by Nat Malkus and Tracey Schirra
The seemingly-omnipresent call to raise teacher pay is sounding even louder this year, as rising inflation threatens to render moot any raises made in previous years. Yet even before that became apparent, state pay raises for teachers were heading toward a crescendo. There were numerous historic raises in March 2022 alone: Mississippi’s Gov. Tate Reeves signed a pay bump of roughly 10 percent, New Mexico’s Gov. Michelle Lujan Grisham signed a base salary increase average of 20 percent, and Florida’s Gov. Ron DeSantis announced $800 million in additional funds to raise teachers’ starting salaries. In April 2022, Alabama’s Gov. Kay Ivey approved raises that range from 4 to 21 percent depending on teachers’ experience levels.
Raising teacher pay may be good politics — and even prudent policy, at times — but it can also cement a preexisting problem in the way we pay teachers: master’s degree pay premiums. A significant number of districts across the country boost pay by thousands of dollars for teachers who have a master’s degree or other advanced degree, collectively spending a whopping 12 billion dollars a year on these premiums. Yet as many have pointed out, study after study have shown that whether a teacher has a master’s degree has no consistently positive impact on student achievement, outside of narrow circumstances. In other words, master’s degrees don’t effectively translate into more effective teaching, but most districts pay teachers as if they do.
States that are already planning to issue pay raises have a prime opportunity to help solve this problem. Rather than simply exacerbate the costly and indefensible pay gaps between teachers with and without master’s by issuing blanket raises, states can leverage pay raises to give districts new incentives to remove these pay premiums — without cutting anyone’s existing salary.
Districts currently lack strong incentives against continuing to enshrine the master’s pay premium into their pay schedules. District officials are understandably wary of upsetting teachers or unions, both of which tend to like straightforward pay increases and view substantive pay reforms unkindly. Many teachers have good reason to view abolishing the master’s premium askance, as they pursued their master’s degrees knowing the cost would pay off for them down the road. Meanwhile, schools of education benefit from the guaranteed appetite teachers have for master’s degrees, with education master’s the second-most-awarded master’s degrees in the country. Ultimately, without incentives to enact changes — and with strong incentives not to — most districts will maintain the status quo.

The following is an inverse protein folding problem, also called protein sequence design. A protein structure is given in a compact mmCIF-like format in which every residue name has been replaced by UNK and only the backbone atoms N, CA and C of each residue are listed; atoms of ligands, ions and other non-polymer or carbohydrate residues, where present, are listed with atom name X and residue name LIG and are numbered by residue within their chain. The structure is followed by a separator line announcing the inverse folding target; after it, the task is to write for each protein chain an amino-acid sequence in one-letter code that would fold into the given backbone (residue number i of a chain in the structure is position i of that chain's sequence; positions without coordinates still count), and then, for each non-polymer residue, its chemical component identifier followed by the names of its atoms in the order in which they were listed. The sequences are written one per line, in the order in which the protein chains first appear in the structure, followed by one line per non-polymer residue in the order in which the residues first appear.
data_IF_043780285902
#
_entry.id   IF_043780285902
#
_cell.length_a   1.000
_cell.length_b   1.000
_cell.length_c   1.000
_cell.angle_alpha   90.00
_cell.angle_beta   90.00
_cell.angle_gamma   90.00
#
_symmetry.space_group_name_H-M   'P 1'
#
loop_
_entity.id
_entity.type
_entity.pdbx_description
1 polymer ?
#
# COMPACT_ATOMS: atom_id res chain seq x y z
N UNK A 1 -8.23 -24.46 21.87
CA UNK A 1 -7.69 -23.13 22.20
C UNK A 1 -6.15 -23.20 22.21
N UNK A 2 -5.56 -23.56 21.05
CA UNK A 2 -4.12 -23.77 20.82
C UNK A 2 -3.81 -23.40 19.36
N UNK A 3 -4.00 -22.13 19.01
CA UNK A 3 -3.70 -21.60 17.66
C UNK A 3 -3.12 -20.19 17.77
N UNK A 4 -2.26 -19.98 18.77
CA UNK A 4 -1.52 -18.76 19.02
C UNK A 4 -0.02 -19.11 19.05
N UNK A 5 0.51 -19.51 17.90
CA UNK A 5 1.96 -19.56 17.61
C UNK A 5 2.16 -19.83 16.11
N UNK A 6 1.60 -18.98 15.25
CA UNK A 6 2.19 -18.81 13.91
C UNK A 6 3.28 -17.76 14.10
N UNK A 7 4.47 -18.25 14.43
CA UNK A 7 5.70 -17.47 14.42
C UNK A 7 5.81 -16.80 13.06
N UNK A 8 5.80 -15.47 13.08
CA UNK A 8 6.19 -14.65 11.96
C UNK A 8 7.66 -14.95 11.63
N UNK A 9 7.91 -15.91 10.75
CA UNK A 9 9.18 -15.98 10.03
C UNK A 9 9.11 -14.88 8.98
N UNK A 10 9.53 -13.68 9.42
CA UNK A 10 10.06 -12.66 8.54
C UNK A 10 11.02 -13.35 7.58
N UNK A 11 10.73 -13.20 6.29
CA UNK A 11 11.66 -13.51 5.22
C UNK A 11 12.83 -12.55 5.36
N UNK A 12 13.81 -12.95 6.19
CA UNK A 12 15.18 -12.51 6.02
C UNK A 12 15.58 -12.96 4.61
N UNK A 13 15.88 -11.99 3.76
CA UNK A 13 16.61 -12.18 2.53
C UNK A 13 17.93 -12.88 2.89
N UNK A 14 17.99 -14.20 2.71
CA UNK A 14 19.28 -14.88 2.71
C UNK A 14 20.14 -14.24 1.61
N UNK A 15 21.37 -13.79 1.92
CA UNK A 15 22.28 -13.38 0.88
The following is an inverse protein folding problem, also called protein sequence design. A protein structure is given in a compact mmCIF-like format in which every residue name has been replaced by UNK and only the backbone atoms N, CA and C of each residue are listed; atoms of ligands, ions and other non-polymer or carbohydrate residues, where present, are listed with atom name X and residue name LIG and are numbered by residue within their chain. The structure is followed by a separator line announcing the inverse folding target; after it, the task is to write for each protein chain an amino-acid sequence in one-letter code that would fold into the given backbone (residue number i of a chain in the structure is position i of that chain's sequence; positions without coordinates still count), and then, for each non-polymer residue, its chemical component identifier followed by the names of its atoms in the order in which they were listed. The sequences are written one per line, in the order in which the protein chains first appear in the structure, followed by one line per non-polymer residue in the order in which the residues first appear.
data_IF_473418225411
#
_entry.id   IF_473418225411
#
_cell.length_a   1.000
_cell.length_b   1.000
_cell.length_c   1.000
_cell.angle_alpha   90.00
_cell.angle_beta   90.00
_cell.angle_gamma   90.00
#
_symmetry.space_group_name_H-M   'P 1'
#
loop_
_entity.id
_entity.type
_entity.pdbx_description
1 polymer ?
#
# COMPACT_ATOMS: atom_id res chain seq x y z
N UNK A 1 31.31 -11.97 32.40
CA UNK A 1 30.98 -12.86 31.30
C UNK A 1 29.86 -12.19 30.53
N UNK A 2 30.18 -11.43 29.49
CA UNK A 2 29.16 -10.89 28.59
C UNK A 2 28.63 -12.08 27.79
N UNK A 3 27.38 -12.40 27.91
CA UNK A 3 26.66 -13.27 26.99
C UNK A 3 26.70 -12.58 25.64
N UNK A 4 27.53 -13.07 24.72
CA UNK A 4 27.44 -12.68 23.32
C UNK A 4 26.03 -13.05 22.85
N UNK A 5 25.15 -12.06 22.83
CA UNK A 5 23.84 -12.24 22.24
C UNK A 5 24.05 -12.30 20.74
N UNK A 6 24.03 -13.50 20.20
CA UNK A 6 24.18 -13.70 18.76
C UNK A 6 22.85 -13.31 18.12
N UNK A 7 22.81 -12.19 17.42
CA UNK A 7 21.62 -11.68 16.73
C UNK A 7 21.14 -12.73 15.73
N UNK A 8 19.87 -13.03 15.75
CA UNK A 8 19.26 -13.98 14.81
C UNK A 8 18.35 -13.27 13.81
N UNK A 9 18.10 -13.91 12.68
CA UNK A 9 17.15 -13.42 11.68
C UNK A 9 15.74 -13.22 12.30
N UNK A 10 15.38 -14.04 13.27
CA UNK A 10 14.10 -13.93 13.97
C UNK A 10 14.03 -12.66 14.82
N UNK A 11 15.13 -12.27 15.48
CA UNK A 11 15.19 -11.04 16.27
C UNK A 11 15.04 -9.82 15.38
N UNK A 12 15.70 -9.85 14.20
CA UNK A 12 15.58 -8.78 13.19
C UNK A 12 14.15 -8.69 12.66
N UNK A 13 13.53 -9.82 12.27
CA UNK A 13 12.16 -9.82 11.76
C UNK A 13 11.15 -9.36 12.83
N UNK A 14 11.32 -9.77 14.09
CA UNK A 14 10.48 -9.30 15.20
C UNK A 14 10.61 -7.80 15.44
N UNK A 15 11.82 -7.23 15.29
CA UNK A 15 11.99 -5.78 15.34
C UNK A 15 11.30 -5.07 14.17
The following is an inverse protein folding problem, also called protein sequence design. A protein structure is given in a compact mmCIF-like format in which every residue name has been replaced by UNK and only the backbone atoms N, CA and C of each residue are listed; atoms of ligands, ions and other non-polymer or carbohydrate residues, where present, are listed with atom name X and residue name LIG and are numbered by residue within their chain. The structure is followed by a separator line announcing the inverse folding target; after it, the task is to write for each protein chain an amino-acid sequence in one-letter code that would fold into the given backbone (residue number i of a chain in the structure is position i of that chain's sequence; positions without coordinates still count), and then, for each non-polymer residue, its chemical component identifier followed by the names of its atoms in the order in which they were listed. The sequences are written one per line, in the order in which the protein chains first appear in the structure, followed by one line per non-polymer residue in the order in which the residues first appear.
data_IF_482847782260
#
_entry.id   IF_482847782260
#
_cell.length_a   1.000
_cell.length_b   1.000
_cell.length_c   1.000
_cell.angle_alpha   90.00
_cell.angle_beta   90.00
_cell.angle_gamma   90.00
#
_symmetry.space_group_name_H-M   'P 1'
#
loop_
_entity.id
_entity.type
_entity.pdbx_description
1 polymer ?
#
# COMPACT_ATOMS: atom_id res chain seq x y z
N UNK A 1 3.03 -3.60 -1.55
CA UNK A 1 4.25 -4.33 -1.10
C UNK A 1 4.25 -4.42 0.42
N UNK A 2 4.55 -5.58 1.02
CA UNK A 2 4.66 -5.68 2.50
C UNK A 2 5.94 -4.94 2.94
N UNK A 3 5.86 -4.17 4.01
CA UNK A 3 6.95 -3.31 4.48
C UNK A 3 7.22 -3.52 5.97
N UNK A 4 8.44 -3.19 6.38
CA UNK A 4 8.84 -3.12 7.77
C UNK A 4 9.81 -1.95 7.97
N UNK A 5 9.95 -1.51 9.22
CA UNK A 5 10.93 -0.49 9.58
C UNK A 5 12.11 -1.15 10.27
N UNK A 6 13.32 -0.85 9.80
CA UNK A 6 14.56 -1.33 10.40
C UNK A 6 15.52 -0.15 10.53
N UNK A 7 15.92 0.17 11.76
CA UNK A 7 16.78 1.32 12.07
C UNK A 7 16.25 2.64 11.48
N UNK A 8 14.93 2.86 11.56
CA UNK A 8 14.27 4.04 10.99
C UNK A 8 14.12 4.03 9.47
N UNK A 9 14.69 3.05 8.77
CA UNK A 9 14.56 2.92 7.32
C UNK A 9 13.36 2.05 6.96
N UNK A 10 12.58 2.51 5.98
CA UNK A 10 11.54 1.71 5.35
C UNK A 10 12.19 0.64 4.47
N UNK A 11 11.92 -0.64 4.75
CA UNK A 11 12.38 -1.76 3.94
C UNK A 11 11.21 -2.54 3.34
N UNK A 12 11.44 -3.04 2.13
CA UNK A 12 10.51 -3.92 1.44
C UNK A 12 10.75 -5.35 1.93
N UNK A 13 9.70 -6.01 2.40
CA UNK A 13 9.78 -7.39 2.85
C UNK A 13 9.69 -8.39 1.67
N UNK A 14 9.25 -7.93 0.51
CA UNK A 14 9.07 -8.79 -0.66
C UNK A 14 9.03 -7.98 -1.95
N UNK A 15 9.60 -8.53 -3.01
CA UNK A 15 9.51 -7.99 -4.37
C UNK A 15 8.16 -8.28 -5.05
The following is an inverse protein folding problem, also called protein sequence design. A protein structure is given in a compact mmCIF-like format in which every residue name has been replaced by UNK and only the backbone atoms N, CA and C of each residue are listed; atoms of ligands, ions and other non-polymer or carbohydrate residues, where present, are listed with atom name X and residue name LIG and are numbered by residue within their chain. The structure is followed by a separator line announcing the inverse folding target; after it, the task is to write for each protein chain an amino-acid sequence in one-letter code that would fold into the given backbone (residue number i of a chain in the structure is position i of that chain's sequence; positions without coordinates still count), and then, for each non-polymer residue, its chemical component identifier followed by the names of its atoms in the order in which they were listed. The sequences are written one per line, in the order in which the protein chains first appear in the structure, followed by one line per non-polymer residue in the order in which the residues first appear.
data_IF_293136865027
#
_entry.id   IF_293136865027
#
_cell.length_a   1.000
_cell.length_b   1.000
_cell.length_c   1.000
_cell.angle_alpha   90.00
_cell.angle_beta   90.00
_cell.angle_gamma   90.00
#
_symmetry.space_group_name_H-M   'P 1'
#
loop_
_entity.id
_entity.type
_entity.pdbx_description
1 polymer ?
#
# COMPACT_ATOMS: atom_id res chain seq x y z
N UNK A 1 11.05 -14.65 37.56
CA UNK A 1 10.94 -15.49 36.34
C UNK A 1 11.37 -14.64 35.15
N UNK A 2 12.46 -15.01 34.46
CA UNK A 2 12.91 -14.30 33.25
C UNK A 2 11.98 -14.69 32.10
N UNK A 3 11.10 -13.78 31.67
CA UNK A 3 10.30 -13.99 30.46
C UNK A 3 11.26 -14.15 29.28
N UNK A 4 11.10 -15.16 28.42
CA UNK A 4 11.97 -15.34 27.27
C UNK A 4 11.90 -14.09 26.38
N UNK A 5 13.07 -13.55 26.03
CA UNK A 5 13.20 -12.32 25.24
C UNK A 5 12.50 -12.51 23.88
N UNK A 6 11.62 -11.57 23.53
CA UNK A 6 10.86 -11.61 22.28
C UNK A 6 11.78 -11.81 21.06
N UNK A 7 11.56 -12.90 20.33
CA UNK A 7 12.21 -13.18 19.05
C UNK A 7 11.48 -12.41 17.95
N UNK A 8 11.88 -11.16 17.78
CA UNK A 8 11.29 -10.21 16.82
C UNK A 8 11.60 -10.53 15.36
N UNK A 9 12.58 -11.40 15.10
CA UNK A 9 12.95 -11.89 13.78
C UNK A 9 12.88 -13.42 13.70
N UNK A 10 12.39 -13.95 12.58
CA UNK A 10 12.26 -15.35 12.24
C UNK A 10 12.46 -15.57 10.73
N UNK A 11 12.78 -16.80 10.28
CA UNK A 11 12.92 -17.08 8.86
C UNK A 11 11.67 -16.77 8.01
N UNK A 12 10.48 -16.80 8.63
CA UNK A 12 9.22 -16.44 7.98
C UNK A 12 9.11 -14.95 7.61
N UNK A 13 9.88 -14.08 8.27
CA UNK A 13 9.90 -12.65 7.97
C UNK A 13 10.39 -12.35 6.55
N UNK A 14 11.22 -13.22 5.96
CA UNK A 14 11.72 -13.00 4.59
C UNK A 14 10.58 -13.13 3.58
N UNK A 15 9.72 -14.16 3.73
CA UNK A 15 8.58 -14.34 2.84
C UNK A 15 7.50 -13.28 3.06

This is where states leaders can step in and use already-planned pay raises to reverse the incentives. The basic play for states involves giving a base funding increase to all districts, but a substantially higher increase to districts who phase out master’s pay premiums. Even better, it’s possible to do this without cutting any teachers’ current pay. Instead of a uniform 8 percent funding increase for teacher pay, a state could increase funding 5 percent across the board, while providing an additional 2 percent increase for districts who sign on to a moderate push against the master’s pay premium or an additional 4 percent for districts willing to push harder still. Of course, for states willing to issue 20 percent raises in pay, the opportunities to incentivize change are even greater. We detail what these approaches might look like in our AEI report on the same topic, but, in brief, they ask districts to provide a much larger share of funding increases to raise the pay of teachers without advanced degrees, while allocating a relatively smaller share of the funding to teachers with advanced degrees who already earn higher salaries.
By promising additional funding to all districts, whether or not they adopt the state’s preferred pay reforms — but allocating more funding if they do — states can alter districts’ incentives without overly aggravating districts and teachers. States and districts can make these changes, not to deter teachers from getting beneficial advanced degrees, but to fix the perverse incentives that push thousands of teachers to attain degrees that provide students little or no academic benefits.
The recommendations we make involve hard choices. But make no mistake, states and districts make choices every year. If states continue with business as usual or layer pay raises on current structures, then most districts will choose to maintain expensive, indefensible, and inequitable master’s pay gaps, as they have chosen so reliably in the past. Districts face a difficult set of incentives on this issue, but when states raise pay, they have the chance to shake up those incentives and help districts end this unjust and expensive artifact.
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Nat Malkus is a senior fellow and deputy director of education policy at the American Enterprise Institute. Tracey Schirra is a research associate at AEI.